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Kiwisaver Contributions Will Stay Under National

Fuseworks Media
Fuseworks Media

A slip-up by a National backbencher has forced the party to reveal it will keep compulsory employer contributions to Kiwisaver.

National has for months been refusing to say whether it would keep the extended Kiwisaver scheme which came into force in April and includes compulsory employer contributions with a government tax credit to subsidise employers for making the payments.

But National leader John Key was yesterday forced to announce it would keep compulsory employer contributions after one of his backbenchers said it wouldn't, and then revealed it would.

"We haven't finalised our Kiwisaver programme yet, but there will be compulsory employer contributions," Mr Key told reporters.

"These are likely to be at pretty similar levels to what is outlined in the legislation at this point."

This would be backed by continuing government subsidies, he said.

Mr Key confirmed the policy only after National's industrial relations spokeswoman Kate Wilkinson indicated to a forum of human resource managers that rumours National would scrap the contributions were correct.

She told the business audience that compulsory employer contributions were not party policy.

Ms Wilkinson then said in a statement she misinterpreted the question, and said; "National will release its KiwiSaver policy later this year, but suggestions that National will do away with compulsory employer contributions to the scheme are incorrect," she said.

Cabinet Minister Trevor Mallard, who was at the forum and whose account of events was confirmed by others there, said there was no doubt Ms Wilkinson understood the question was about compulsory employer contributions and rumours that National would scrap it.

"She said -- and I quote -- `the National Party is not a party of compulsion'."

People listening took Ms Wilkinson's comment to mean National would scrap compulsory employer contributions.

Mr Key said his MP had not been involved in the policy design and her initial comments were incorrect.

However, he indicated her later statement was right.

He was frustrated his MP had got it wrong, but everyone made mistakes.

Finance Minister Michael Cullen said he believed National wanted to scrap the contributions to free up more than $2 billion over four years for tax cuts.

The employer contribution is offset by a tax credit from the Government of up to $20 per week.

To a person on the average wage of $45,000 a year, the employer contribution would be worth $1800 a year from the fourth year of the scheme operating and this would be offset by an annual $1040 tax credit.

There has been a large increase in the number of people signing up to KiwiSaver since the extra contributions came into force, with more than 600,000 now enrolled.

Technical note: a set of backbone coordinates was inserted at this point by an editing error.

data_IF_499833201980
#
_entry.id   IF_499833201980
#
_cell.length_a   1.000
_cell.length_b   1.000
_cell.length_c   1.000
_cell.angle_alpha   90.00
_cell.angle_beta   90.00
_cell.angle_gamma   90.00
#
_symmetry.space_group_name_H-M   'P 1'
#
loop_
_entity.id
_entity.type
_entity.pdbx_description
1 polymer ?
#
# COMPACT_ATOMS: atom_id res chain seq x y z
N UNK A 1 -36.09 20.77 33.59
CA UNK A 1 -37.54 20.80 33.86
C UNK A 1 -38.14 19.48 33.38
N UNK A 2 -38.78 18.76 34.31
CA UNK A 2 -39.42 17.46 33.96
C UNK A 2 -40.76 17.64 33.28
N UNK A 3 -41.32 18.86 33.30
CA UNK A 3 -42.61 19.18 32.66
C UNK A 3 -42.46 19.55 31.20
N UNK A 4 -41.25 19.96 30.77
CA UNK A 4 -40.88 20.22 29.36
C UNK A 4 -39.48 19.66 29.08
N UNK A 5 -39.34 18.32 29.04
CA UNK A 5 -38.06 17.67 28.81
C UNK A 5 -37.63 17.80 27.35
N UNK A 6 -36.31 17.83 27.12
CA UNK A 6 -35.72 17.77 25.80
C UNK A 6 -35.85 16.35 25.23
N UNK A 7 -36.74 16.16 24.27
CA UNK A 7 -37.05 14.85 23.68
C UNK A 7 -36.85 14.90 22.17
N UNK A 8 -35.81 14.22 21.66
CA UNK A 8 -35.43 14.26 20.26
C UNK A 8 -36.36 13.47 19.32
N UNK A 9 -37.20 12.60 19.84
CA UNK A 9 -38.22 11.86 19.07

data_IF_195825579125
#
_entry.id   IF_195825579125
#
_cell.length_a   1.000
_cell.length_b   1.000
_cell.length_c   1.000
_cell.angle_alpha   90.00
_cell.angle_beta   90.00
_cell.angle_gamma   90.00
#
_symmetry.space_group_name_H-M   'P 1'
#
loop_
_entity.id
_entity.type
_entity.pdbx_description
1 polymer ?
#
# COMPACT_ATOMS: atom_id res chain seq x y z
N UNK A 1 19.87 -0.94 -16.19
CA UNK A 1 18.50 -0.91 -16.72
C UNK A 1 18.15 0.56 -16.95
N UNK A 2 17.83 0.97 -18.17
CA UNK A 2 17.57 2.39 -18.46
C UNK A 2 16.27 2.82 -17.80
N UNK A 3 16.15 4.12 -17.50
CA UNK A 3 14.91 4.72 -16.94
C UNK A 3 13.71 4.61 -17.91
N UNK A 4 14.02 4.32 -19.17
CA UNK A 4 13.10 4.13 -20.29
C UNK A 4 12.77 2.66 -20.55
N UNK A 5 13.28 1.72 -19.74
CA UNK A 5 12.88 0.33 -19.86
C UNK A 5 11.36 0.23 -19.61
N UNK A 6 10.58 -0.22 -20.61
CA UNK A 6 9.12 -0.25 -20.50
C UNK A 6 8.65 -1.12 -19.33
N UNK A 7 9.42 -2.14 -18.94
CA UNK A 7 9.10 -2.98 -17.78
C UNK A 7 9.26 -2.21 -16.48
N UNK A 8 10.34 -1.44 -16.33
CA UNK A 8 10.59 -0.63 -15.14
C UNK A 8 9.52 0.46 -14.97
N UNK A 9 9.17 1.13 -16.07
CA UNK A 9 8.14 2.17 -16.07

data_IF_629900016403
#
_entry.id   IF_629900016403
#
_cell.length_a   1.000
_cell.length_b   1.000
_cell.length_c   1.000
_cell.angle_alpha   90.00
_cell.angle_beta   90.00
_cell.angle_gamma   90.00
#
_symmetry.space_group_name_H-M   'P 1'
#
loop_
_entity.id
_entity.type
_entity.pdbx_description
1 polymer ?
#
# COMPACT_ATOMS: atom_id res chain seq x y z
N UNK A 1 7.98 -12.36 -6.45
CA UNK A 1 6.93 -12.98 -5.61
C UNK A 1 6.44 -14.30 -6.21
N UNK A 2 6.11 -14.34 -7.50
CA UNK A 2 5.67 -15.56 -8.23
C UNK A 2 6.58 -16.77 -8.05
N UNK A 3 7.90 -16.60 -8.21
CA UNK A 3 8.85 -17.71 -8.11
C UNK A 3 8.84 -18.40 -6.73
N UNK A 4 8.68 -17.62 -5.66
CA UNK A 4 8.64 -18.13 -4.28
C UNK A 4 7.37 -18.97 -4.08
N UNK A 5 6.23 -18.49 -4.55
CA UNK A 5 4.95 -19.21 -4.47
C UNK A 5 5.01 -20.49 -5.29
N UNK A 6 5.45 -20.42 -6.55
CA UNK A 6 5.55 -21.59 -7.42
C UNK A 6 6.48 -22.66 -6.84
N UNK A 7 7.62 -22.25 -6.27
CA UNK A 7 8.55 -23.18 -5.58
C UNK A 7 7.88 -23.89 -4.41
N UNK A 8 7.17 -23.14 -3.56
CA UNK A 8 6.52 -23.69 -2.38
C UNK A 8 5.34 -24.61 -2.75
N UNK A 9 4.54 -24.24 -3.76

Asked if he welcomed National backing one of his centrepiece policies, Dr Cullen said he did not believe them.

When pressed by the media yesterday afternoon, Mr Key would only say a National government would support compulsion at "pretty similar" levels to now, Dr Cullen said.

"It is not clear whether this means `now' as in the 1 percent contribution required from 1 April this year or the 4 percent that will be required from 1 April, 2011."

He called on National to clarify whether it would keep:

* The $1000 taxpayer kick start;

* The government contribution of up to $1040 a year;

* The full employer tax credit;

* The full support for first home buyers.

National earlier backed KiwiSaver as it was first introduced, but expressed scepticism about the "turbocharged" version.

Last May, National's deputy leader Bill English said he was concerned about the compulsory employer contributions. "I think particularly small businesses felt ambushed by the compulsory contributions," he said.

In March this year, Mr English said National would keep some form of government subsidy for people taking part in KiwiSaver but said it was not releasing its policy until closer to the election.

Mr Key told TV3 this morning that National would choose when it would release details of its KiwiSaver policy and would not be pushed into it early by yesterday's events.

He was asked if National would retain $2.4b government subsidy, and whether employer contributions would be lower.

"You need to see our policy when we roll it out in detailed form."

Mr Key said the party had not "completed the work around KiwiSaver" but was "pretty close" to doing so.

Mr Key said Ms Wilkinson made her comment "out of ignorance rather than out of inside information".

"She was really making the point as a general rule National doesn't like compulsion...I think backbench MPs and MPs generally sometimes try and answer questions when they would be better to say it's not my area of specialisation."

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